|[The laundromat boasts an awesome Jack mural.]|
“Hey honey?” you shout. “I’m going to get something at the café. Do you need anything?”
“Oh? Sunnyside?” she asks.
“Yeah, I was thinking hashbrowns” you say.
“Well, in that case I could use some tea” she says.
You smile. “No problem. I’ll pick you up some Earl Gray.” You head for the door, but just before you open it you look back and catch her eye.
“Oh,” she says remembering something. “Can you grab a new soccer ball? Our last one’s wearing thin.”
“OK. Sure. Why not?” you reply. Your hand is hovering just over the doorknob.
“... and you might as well throw these towels into the laundry while you’re out.” She tosses you a pile of dirty dishtowels, and you catch them with one hand.
And life just seems so easy, until you remember one more thing. Like Columbo, you turn and pause and clutch at your forehead.
"Just one more thing, before I forget” you add, with a long pause. “Do you want me to pick up the vacuum cleaner while I'm out? The repairman called the other day, and it’s ready down at the shop”
“Great idea!” she chimes. “See you in twenty minutes!”
And with that you almost jump through the doorway into the warm summer air, heading for the corner of Lyndale and 27th.
|[The old Sunnyside Café window, and the neighboring two-story buildings.]|
This fantastic tale may seem like something out of science fiction. Surely that's not possible in today's modern Minneapolis, you mutter.
But friend, not so long ago, this was the reality of daily life on Lyndale Avenue. The corner of Lyndale and 27th was home to perhaps the most eclectic string of shops in the entire city. Within one string of old buildings lurked: a laundromat, a breakfast joint, a tea shop, a vacuum cleaner store, and a soccer equipment place. On top, there sits a set of old apartments. Such an odd assemblage is rare in our Twin Cities, and while these buildings may not be long for this world, it’s worth pausing for a moment and reflecting on their service to our community.
In her magnum opus, Jane Jacobs takes pains to emphasize the importance of old buildings in changing cities:
Time makes the high building costs of one generation the bargains of a following generation. Time pays off original capital costs, and this depreciation can be reflected in the yields required from a building. Time makes certain structures obsolete for some enterprises, and they become available to others. Time can make the space efficiencies of one generation the space luxuries of another generation. One century's building commonplace is another century's useful aberration.As Jacobs argues, old buildings serve an important function by providing "low rent" space for new business (or in this case, really quirky businesses) that might not be able to afford the kind of ground floor retail you might find in a new condominium. And Jacobs' maxim couldn't be more true than for the block at Lyndale and 27th, which was (until recently) composed almost entirely of oddball quirky establishments.
[from Death and Life Chapter 10, The need for aged buildings.]
|[The awesome mural on the side of the old Vacuum and soccer ball store.]|
As it turns out, the vagaries of local Minneapolis politics and blue laws may prevent Trader Joe’s from going forward with their nefarious plan. (The store would require a zoning exception to open its liquor store, and they likely won’t get the exception, and likely won’t open a food store without the revenue from four-buck chuck.) But TJ’s temporary demise likely won’t prevent the slow, gradual diminishment of this corner. The old breakfast joint, Sunnyside Café has been shuttered since last year. The block has certainly seen better days.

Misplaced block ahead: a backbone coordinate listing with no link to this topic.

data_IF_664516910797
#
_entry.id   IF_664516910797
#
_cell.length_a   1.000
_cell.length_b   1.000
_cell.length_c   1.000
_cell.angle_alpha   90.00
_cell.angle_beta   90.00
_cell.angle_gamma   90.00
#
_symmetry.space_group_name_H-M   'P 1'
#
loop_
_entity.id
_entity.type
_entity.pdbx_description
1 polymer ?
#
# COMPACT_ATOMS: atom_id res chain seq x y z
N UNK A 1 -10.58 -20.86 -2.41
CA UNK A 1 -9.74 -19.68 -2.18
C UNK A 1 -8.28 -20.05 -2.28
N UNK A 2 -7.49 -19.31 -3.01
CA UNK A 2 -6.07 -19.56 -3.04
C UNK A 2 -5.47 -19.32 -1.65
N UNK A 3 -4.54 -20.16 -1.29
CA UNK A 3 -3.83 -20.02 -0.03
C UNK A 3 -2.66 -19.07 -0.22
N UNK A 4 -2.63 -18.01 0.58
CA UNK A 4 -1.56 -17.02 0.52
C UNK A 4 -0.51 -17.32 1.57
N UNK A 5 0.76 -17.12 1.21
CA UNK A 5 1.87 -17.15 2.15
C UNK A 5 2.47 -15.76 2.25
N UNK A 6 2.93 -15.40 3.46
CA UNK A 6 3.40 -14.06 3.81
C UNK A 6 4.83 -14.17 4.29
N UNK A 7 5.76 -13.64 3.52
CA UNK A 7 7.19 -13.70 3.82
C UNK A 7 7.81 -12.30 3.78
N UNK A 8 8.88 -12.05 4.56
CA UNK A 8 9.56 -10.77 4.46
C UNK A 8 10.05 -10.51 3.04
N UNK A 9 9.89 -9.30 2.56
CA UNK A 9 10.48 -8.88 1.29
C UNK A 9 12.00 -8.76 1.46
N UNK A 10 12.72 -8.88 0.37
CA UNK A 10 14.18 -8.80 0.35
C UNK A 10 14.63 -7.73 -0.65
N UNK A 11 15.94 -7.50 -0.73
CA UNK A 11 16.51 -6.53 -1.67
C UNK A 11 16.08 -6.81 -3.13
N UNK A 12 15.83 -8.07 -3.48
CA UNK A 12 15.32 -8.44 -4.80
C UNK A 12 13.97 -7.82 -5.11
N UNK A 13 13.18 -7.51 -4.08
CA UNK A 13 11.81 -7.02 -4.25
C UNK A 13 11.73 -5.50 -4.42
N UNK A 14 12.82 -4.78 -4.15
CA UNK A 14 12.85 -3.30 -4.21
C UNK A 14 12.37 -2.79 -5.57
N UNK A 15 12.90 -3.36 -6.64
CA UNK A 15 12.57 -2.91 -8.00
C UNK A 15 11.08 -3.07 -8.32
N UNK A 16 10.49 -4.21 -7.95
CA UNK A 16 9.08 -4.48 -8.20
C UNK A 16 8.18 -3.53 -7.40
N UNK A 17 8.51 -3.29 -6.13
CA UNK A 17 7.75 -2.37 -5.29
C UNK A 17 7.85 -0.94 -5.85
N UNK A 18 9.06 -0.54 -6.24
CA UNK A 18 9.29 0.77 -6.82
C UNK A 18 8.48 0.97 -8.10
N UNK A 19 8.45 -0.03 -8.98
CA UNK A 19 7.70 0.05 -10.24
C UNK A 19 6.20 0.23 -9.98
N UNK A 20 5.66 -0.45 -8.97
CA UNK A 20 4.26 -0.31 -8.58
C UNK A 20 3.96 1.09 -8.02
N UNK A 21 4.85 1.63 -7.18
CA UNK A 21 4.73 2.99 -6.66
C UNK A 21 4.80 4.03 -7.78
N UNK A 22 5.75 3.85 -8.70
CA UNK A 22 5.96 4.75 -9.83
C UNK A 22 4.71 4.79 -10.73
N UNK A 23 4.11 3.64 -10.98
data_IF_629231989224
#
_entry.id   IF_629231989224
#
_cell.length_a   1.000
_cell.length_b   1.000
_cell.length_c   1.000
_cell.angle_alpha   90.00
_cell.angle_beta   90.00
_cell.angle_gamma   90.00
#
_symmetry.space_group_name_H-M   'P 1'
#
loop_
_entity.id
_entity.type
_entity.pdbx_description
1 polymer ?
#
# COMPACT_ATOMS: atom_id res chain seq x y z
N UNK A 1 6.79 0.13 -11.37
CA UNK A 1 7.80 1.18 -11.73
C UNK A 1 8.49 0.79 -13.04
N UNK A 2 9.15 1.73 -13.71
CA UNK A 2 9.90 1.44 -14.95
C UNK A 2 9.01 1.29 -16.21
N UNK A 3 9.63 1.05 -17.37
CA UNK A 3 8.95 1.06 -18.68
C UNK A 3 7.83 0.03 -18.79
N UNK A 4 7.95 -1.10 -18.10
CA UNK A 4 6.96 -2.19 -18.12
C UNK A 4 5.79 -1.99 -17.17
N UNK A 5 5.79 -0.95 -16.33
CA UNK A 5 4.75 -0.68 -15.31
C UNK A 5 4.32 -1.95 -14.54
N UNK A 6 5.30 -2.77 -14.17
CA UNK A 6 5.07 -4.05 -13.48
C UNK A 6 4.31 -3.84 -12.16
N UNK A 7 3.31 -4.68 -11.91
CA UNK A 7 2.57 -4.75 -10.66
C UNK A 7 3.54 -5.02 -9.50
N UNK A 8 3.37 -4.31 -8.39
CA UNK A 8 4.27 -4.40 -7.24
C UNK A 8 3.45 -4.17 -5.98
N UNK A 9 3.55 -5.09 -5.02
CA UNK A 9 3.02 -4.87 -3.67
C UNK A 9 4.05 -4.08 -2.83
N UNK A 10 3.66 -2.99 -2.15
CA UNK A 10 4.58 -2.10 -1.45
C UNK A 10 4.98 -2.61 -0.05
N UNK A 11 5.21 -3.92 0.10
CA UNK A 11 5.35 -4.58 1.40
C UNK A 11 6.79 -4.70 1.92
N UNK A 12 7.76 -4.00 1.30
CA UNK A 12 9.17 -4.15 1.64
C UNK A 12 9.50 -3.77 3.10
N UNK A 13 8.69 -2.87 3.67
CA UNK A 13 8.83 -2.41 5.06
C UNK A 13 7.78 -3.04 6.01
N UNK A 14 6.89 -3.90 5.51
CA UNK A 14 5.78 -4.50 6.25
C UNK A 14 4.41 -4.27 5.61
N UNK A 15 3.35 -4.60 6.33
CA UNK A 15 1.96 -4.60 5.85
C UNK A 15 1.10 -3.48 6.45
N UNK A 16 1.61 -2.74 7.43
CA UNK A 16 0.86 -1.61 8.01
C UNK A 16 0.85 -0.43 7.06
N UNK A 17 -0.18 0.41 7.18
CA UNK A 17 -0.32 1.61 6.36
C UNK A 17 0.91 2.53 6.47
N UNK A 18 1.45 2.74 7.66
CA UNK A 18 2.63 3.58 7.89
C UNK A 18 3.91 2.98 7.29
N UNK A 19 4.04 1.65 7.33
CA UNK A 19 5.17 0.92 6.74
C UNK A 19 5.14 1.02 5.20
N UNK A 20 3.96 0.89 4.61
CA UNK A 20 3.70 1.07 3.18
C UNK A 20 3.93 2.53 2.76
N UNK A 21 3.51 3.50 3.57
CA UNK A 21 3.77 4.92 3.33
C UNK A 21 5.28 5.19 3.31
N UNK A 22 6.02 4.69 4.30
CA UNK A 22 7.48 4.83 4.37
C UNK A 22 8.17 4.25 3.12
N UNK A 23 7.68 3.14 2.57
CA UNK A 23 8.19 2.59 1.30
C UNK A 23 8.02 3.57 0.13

A friend of mine was doing laundry on this corner the other day and happened to chat with the man running the place. He asked him about Trader Joe’s, and it came out that the old man was the property owner for all three buildings, the very Joe who had made the deal to sell out.
My friend peppered him with questions. As it turns out, owning old buildings and running a laundromat is not all fun and games. The man described long days of maintenance, shoveling snow off the roof at all hours, and the fact that his children didn't seem interested in 'taking over' the family business. I guess they'd rather just have a bunch of money, which a big developer like Trader Joe's would throw at them.
And can you blame them? Maintaining old buildings and running a laundromat is a thankless task, and older undervalued buildings like this are always under pressure by developers looking to flip old property and "realize the potential" of a spot like this.
Still, though, this kind of thing always makes me sad. This is a classic case of undervalued non-auto oriented building stock. Maybe Minneapolis needs a campaign like the "Keep Austin Weird" mantra, whereby old quirky buildings and establishments are explicitly supported by the city. Meanwhile, if you want to increase density along Lyndale Avenue, there are plenty of spots with single-family homes where you could increase density (if you could somehow get zoning or permitting changes). It seems a shame to take out some of the already-existing mixed-use stock, like these class two-story retail & apartment buildings.
Seeing the gradual erosion of the city's most eccentric block of buildings makes me casts a shadow on future of Minneapolis. Are interesting places condemned to a fate of obsolescence? Are they playing out the rest of their commercial lives like a man on death row? Is post-modernist boredom the inevitable fate of Lyndale Avenue?
Time will tell. Meanwhile, if you want to buy some Earl Grey tea, you can visit the old batty couple in the tea shop. They're on a month-to-month lease.
|[The tea shop's quirky window.]|